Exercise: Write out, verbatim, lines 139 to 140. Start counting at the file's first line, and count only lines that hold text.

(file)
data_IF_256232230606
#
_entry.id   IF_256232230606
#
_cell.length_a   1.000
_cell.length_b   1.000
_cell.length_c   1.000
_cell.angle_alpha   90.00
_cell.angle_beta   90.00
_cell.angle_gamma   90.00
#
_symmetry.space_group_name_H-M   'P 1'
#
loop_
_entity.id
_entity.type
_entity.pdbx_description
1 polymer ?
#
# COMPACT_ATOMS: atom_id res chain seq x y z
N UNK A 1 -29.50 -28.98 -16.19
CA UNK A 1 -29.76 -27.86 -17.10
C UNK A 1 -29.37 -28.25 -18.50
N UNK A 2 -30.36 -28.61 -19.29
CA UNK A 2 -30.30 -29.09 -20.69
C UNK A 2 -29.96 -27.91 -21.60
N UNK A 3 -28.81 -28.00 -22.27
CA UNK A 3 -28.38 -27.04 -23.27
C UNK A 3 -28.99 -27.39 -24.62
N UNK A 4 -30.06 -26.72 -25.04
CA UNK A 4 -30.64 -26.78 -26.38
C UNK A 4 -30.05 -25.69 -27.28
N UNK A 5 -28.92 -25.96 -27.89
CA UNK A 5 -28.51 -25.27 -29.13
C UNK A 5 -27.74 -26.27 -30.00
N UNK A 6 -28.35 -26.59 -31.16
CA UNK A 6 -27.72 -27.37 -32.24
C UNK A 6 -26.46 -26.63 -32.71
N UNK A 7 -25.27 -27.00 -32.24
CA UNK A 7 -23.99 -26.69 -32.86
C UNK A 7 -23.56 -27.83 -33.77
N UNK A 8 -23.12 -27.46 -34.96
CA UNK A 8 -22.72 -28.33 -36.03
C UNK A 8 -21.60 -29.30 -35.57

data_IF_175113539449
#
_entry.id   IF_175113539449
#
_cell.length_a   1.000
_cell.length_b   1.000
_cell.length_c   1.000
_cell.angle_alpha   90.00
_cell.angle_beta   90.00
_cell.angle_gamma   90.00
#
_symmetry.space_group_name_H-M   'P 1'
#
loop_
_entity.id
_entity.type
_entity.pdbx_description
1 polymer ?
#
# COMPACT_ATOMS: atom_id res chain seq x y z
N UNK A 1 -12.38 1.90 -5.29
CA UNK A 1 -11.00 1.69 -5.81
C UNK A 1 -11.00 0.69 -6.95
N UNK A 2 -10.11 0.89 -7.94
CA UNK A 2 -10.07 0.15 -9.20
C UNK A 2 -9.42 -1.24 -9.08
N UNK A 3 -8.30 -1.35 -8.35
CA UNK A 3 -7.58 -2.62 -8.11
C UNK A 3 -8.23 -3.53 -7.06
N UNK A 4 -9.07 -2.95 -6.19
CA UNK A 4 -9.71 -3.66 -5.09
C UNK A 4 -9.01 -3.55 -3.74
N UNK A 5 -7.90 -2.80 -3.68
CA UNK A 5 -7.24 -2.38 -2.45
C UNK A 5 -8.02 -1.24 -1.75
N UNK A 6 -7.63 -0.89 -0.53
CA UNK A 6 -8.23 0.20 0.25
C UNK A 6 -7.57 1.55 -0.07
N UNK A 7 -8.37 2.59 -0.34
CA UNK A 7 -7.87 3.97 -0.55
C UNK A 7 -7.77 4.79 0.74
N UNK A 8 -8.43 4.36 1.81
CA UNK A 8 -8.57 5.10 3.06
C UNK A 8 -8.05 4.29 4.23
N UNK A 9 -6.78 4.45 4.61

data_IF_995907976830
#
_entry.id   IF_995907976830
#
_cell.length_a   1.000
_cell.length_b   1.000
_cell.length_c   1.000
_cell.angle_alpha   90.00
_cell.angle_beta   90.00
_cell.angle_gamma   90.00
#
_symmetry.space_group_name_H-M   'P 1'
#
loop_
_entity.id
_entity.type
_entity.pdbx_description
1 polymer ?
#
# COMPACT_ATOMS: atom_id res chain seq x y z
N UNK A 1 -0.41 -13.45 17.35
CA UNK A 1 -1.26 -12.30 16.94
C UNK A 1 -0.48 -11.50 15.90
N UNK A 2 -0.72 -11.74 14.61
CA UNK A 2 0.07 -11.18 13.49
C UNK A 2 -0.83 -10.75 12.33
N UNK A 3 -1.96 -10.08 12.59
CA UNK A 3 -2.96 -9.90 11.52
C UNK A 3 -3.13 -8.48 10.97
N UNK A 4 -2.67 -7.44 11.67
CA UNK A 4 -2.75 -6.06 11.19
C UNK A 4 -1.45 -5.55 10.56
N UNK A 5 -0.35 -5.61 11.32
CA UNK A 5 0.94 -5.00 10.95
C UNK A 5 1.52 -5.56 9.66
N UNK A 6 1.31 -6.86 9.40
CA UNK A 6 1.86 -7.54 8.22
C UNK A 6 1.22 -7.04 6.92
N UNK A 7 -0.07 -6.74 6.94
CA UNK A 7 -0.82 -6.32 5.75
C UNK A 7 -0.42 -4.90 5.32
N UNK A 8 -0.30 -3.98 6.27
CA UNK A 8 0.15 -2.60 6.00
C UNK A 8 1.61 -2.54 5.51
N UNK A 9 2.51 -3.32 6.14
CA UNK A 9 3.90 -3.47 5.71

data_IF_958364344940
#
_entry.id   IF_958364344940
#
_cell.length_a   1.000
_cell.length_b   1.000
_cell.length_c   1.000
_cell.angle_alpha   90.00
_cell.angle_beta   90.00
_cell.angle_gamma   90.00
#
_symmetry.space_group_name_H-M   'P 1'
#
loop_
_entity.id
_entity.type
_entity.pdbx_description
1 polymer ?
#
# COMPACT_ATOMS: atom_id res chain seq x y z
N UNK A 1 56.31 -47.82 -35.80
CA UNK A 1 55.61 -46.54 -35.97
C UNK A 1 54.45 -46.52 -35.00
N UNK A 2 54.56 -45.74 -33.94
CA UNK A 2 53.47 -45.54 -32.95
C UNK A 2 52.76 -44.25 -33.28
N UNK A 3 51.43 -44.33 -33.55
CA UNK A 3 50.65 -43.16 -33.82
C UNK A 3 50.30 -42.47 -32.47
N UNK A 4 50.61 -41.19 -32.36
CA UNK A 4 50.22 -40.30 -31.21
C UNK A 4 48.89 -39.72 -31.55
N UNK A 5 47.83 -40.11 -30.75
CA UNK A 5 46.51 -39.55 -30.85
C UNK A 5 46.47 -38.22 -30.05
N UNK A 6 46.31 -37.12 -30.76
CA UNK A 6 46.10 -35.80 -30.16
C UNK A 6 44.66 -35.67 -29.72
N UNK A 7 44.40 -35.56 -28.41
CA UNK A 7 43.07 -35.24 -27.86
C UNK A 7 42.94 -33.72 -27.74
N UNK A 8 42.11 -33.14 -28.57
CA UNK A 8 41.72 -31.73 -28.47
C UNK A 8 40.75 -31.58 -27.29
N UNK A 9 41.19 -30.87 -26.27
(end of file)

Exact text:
#
_cell.length_a   1.000